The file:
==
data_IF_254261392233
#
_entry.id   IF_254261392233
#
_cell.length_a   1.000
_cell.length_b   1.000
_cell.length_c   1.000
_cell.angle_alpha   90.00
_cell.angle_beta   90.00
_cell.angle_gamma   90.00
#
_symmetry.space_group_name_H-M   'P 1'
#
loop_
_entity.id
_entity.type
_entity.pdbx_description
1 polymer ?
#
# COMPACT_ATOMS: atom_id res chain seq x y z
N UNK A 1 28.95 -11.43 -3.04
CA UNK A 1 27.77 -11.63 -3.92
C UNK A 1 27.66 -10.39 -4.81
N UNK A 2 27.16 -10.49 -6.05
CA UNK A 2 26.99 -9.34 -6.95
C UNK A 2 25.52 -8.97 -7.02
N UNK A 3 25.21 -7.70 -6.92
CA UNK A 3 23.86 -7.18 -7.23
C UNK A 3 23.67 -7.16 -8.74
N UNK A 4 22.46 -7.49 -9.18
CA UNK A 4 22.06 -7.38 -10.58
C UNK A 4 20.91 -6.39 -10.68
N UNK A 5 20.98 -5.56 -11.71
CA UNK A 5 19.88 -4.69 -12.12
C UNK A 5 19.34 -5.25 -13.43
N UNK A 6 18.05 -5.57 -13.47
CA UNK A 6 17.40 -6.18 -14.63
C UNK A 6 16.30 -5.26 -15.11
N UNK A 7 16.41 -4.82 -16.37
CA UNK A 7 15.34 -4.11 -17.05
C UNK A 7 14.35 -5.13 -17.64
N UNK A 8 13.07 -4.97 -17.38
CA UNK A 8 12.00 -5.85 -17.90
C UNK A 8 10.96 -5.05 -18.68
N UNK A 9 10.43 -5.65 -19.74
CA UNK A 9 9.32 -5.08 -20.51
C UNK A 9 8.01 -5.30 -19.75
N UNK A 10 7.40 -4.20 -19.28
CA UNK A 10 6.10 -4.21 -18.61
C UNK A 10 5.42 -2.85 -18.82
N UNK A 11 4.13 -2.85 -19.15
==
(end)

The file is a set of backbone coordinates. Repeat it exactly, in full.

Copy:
data_IF_254261392233
#
_entry.id   IF_254261392233
#
_cell.length_a   1.000
_cell.length_b   1.000
_cell.length_c   1.000
_cell.angle_alpha   90.00
_cell.angle_beta   90.00
_cell.angle_gamma   90.00
#
_symmetry.space_group_name_H-M   'P 1'
#
loop_
_entity.id
_entity.type
_entity.pdbx_description
1 polymer ?
#
# COMPACT_ATOMS: atom_id res chain seq x y z
N UNK A 1 28.95 -11.43 -3.04
CA UNK A 1 27.77 -11.63 -3.92
C UNK A 1 27.66 -10.39 -4.81
N UNK A 2 27.16 -10.49 -6.05
CA UNK A 2 26.99 -9.34 -6.95
C UNK A 2 25.52 -8.97 -7.02
N UNK A 3 25.21 -7.70 -6.92
CA UNK A 3 23.86 -7.18 -7.23
C UNK A 3 23.67 -7.16 -8.74
N UNK A 4 22.46 -7.49 -9.18
CA UNK A 4 22.06 -7.38 -10.58
C UNK A 4 20.91 -6.39 -10.68
N UNK A 5 20.98 -5.56 -11.71
CA UNK A 5 19.88 -4.69 -12.12
C UNK A 5 19.34 -5.25 -13.43
N UNK A 6 18.05 -5.57 -13.47
CA UNK A 6 17.40 -6.18 -14.63
C UNK A 6 16.30 -5.26 -15.11
N UNK A 7 16.41 -4.82 -16.37
CA UNK A 7 15.34 -4.11 -17.05
C UNK A 7 14.35 -5.13 -17.64
N UNK A 8 13.07 -4.97 -17.38
CA UNK A 8 12.00 -5.85 -17.90
C UNK A 8 10.96 -5.05 -18.68
N UNK A 9 10.43 -5.65 -19.74
CA UNK A 9 9.32 -5.08 -20.51
C UNK A 9 8.01 -5.30 -19.75
N UNK A 10 7.40 -4.20 -19.28
CA UNK A 10 6.10 -4.21 -18.61
C UNK A 10 5.42 -2.85 -18.82
N UNK A 11 4.13 -2.85 -19.15